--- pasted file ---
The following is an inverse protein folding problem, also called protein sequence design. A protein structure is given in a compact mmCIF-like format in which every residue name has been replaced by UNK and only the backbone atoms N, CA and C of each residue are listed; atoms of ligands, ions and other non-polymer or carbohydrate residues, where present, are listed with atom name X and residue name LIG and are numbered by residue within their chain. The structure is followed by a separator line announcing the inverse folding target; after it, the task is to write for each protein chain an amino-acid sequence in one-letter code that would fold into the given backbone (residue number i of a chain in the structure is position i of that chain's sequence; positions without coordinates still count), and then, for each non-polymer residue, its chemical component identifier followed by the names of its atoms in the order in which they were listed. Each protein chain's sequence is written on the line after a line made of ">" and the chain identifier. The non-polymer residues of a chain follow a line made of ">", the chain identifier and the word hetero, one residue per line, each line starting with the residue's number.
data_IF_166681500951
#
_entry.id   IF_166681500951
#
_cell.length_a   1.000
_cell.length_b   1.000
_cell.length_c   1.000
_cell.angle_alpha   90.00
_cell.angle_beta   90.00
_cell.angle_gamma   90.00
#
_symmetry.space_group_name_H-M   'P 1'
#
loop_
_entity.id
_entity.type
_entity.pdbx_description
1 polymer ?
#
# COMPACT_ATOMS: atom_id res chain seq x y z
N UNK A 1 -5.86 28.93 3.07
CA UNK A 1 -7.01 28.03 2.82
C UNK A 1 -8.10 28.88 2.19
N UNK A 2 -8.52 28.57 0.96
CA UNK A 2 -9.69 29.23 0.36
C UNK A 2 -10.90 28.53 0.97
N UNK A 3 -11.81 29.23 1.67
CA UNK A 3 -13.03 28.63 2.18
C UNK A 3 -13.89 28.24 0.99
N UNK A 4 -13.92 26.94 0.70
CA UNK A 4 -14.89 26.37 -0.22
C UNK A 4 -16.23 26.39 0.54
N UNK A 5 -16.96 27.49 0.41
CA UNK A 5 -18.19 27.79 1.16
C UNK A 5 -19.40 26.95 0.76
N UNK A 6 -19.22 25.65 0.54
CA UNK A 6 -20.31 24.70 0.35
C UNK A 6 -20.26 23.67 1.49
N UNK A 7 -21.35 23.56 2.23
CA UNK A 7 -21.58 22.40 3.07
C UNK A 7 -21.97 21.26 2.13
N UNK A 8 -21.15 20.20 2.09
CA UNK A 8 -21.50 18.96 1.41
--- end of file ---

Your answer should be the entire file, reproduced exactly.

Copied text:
The following is an inverse protein folding problem, also called protein sequence design. A protein structure is given in a compact mmCIF-like format in which every residue name has been replaced by UNK and only the backbone atoms N, CA and C of each residue are listed; atoms of ligands, ions and other non-polymer or carbohydrate residues, where present, are listed with atom name X and residue name LIG and are numbered by residue within their chain. The structure is followed by a separator line announcing the inverse folding target; after it, the task is to write for each protein chain an amino-acid sequence in one-letter code that would fold into the given backbone (residue number i of a chain in the structure is position i of that chain's sequence; positions without coordinates still count), and then, for each non-polymer residue, its chemical component identifier followed by the names of its atoms in the order in which they were listed. Each protein chain's sequence is written on the line after a line made of ">" and the chain identifier. The non-polymer residues of a chain follow a line made of ">", the chain identifier and the word hetero, one residue per line, each line starting with the residue's number.
data_IF_166681500951
#
_entry.id   IF_166681500951
#
_cell.length_a   1.000
_cell.length_b   1.000
_cell.length_c   1.000
_cell.angle_alpha   90.00
_cell.angle_beta   90.00
_cell.angle_gamma   90.00
#
_symmetry.space_group_name_H-M   'P 1'
#
loop_
_entity.id
_entity.type
_entity.pdbx_description
1 polymer ?
#
# COMPACT_ATOMS: atom_id res chain seq x y z
N UNK A 1 -5.86 28.93 3.07
CA UNK A 1 -7.01 28.03 2.82
C UNK A 1 -8.10 28.88 2.19
N UNK A 2 -8.52 28.57 0.96
CA UNK A 2 -9.69 29.23 0.36
C UNK A 2 -10.90 28.53 0.97
N UNK A 3 -11.81 29.23 1.67
CA UNK A 3 -13.03 28.63 2.18
C UNK A 3 -13.89 28.24 0.99
N UNK A 4 -13.92 26.94 0.70
CA UNK A 4 -14.89 26.37 -0.22
C UNK A 4 -16.23 26.39 0.54
N UNK A 5 -16.96 27.49 0.41
CA UNK A 5 -18.19 27.79 1.16
C UNK A 5 -19.40 26.95 0.76
N UNK A 6 -19.22 25.65 0.54
CA UNK A 6 -20.31 24.70 0.35
C UNK A 6 -20.26 23.67 1.49
N UNK A 7 -21.35 23.56 2.23
CA UNK A 7 -21.58 22.40 3.07
C UNK A 7 -21.97 21.26 2.13
N UNK A 8 -21.15 20.20 2.09
CA UNK A 8 -21.50 18.96 1.41